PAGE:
Today's post highlights one top dividend stock for the next 100 years... The Coca-Cola Co. (NYSE:NYSE:KO).
Regular readers have heard about my concept of “legacy assets” before. In short, this group consists of an elite collection of companies that have paid out dividends for decades. Thanks to their entrenched market positions, you can buy these stocks today and hold them for the rest of your life.
Coca-Cola represents a textbook example. People have enjoyed the company’s tasty beverages for generations, turning shares into an income machine. While the stock doesn’t grace the covers of many financial magazines, long-time investors have made absolute fortunes.
But do shares present a good place to put fresh money to work today? Maybe. Let’s take a deep dive into this distribution.
Coca-Cola’s dividend remains one of the safest on the market, first off. The company has spent billions of dollars on marketing over the past century, building a connection with customers. Management also enjoys a close partnership with retailers, as they don’t want to risk sales or costly out-of-stocks with unproven suppliers. If you wanted to bite into Coca-Cola’s business, it would be difficult to replicate these relationships.
Looking at the numbers, Coca-Cola stands in fine financial health today. The business generates $9.24 in profits for every dollar paid in interest. The company's debt-to-equity ratio sits at 1.53, which is below average for the consumer staples space. To squeeze a few extra points of return from the business, executives could lever up their balance sheet. Management, however, has opted for a more cautious approach.
Coca-Cola’s careful way of doing business shows up on the company’s income statement, too. Executives pay out about $0.75 in dividends for every dollar generated in earnings. In a more cyclical business, such a high payout ratio would raise red flags. But given the recession-proof nature of soft drinks, shareholders have little to worry about. The business will likely continue to pay out dividends even in the event of a bad year or two.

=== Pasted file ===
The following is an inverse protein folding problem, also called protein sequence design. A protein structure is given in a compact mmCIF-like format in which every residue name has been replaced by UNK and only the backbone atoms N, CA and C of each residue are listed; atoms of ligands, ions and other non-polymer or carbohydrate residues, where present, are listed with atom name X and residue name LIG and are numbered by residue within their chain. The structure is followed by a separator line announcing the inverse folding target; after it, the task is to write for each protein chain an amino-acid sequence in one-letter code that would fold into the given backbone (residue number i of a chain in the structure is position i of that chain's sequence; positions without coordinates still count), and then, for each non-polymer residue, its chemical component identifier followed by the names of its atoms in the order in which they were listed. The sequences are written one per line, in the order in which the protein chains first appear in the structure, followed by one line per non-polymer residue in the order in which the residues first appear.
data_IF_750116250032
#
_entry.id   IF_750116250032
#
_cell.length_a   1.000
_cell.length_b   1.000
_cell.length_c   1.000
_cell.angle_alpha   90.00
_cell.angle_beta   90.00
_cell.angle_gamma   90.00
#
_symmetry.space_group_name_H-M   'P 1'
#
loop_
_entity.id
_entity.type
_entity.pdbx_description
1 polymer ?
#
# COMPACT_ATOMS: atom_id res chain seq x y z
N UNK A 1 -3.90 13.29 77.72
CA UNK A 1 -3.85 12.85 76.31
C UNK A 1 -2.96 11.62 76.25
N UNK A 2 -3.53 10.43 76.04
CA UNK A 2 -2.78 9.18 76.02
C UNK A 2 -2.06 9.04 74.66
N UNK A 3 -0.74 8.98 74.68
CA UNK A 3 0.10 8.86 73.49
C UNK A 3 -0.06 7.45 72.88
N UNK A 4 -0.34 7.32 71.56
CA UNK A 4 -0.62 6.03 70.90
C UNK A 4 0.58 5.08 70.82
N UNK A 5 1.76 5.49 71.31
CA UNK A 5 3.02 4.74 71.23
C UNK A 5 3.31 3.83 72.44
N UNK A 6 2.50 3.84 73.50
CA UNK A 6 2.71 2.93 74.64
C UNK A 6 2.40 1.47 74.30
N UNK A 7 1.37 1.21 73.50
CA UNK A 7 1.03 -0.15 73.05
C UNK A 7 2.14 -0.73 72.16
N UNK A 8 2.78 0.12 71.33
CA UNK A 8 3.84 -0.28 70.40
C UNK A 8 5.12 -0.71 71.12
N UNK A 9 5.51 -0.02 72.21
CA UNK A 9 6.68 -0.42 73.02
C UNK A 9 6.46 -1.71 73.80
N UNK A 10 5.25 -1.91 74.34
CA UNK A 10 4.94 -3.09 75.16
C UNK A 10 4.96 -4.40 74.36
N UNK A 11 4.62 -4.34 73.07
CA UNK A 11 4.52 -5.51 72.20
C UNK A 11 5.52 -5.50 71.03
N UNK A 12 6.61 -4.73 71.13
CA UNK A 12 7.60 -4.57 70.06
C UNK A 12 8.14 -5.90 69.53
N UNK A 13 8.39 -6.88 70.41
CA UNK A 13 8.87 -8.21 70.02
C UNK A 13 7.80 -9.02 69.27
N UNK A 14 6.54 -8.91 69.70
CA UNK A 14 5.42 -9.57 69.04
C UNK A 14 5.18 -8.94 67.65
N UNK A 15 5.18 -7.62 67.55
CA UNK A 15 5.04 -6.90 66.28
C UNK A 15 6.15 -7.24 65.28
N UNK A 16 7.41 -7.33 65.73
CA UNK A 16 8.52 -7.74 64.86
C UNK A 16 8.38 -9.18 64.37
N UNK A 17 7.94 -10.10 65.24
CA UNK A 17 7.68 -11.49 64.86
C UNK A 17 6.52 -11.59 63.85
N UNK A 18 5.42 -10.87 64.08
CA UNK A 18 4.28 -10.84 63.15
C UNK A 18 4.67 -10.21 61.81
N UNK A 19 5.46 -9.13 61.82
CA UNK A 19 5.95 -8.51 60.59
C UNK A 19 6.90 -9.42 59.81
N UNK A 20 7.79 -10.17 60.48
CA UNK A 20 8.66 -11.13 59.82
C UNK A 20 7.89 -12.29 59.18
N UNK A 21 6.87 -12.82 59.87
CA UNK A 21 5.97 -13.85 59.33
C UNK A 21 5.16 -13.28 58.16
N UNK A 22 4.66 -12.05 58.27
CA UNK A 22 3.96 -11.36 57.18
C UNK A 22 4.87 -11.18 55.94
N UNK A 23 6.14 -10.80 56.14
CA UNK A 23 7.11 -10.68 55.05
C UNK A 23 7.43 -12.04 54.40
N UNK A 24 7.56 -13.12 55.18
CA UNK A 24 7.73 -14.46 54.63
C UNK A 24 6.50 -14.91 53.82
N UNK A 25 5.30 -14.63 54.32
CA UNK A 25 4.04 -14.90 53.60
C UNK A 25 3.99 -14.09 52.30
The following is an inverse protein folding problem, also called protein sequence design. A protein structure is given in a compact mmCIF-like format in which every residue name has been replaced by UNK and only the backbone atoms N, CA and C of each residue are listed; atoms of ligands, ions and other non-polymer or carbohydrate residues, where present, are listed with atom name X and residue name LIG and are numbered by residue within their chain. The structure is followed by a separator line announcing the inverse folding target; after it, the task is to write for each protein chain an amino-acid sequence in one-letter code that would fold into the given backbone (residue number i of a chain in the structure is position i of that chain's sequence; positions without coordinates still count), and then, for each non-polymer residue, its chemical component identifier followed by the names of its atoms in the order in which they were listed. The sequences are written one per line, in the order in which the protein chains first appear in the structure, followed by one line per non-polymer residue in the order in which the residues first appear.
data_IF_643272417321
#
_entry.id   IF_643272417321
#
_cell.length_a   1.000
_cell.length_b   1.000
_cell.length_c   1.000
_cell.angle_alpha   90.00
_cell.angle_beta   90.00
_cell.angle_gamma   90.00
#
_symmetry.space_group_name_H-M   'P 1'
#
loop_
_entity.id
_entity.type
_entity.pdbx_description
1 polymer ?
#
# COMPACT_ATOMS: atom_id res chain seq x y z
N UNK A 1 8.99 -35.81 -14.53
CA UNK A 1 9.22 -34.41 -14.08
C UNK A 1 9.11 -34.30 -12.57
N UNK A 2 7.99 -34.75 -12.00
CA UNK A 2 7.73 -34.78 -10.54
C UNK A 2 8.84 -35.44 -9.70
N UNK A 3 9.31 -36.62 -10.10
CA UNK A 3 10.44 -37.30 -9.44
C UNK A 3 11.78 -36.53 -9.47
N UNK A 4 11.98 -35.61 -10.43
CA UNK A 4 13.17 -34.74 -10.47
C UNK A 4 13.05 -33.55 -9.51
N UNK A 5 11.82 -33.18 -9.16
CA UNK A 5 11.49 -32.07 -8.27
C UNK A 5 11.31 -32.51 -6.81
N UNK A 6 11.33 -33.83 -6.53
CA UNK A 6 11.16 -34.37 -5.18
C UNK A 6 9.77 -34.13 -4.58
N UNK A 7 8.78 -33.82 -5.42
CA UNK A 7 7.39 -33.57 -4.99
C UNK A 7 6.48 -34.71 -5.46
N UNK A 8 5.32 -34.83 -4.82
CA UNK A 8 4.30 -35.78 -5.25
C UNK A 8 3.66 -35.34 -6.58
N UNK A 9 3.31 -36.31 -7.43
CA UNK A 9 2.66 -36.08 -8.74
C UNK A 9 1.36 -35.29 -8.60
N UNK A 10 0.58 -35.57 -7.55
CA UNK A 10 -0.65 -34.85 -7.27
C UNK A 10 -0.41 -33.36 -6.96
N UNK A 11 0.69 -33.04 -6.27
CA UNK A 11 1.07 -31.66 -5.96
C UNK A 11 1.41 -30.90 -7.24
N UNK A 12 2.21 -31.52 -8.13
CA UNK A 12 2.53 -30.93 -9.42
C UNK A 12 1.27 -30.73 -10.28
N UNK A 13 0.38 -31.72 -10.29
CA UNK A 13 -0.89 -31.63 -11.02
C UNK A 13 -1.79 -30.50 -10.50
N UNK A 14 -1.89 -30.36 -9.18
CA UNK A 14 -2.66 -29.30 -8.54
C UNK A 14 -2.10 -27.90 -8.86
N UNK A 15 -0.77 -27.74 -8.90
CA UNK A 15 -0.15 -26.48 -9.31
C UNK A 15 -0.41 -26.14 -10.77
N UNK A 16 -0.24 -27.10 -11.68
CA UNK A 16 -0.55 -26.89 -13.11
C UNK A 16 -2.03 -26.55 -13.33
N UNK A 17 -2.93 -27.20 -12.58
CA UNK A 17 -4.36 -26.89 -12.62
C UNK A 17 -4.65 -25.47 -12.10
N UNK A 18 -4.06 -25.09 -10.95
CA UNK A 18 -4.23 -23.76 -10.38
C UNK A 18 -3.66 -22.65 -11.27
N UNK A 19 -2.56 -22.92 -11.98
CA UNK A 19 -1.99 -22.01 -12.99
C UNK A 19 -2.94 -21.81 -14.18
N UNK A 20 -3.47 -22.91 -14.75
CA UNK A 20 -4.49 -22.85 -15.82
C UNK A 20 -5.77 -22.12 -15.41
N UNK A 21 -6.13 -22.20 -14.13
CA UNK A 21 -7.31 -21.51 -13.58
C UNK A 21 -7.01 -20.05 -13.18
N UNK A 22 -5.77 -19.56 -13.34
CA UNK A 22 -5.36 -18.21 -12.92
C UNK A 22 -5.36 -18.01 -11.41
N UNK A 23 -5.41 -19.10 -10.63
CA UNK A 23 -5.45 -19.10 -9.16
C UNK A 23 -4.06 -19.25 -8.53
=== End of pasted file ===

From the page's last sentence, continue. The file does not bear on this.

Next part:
Source: MSN Money
Those payments will likely continue to grow, too. While soft drinks sales remain in decline, Coca-Cola has a “triple-threat” of catalysts to rejig earnings over the coming years. These include:
Grow Sales: Coca-Cola has managed to offset secular declines in soft drinks sales through line extensions, reformulating package sizes, and creating a more profitable product mix. In addition to its trademark Coca-Cola beverages, the company has also beefed up marketing for many of its noncarbonated drinks -- such as Aquarius, Dasani, Minute Maid, and Fuze iced tea. Management’s $5.1 billion acquisition of Costa, one of the world’s largest coffee chains, will also add a jolt to sales.
Cost Cutting: To squeeze more profit out of every dollar of revenue, Coca-Cola is also looking to slash costs. The company announced plans to cut 1,200 jobs last year, which represents about 22% of Coca-Cola's corporate staff. Executives project the measure will result in another $800.0 million in annualized savings, on top of the $3.0 billion of cost reductions they previously promised.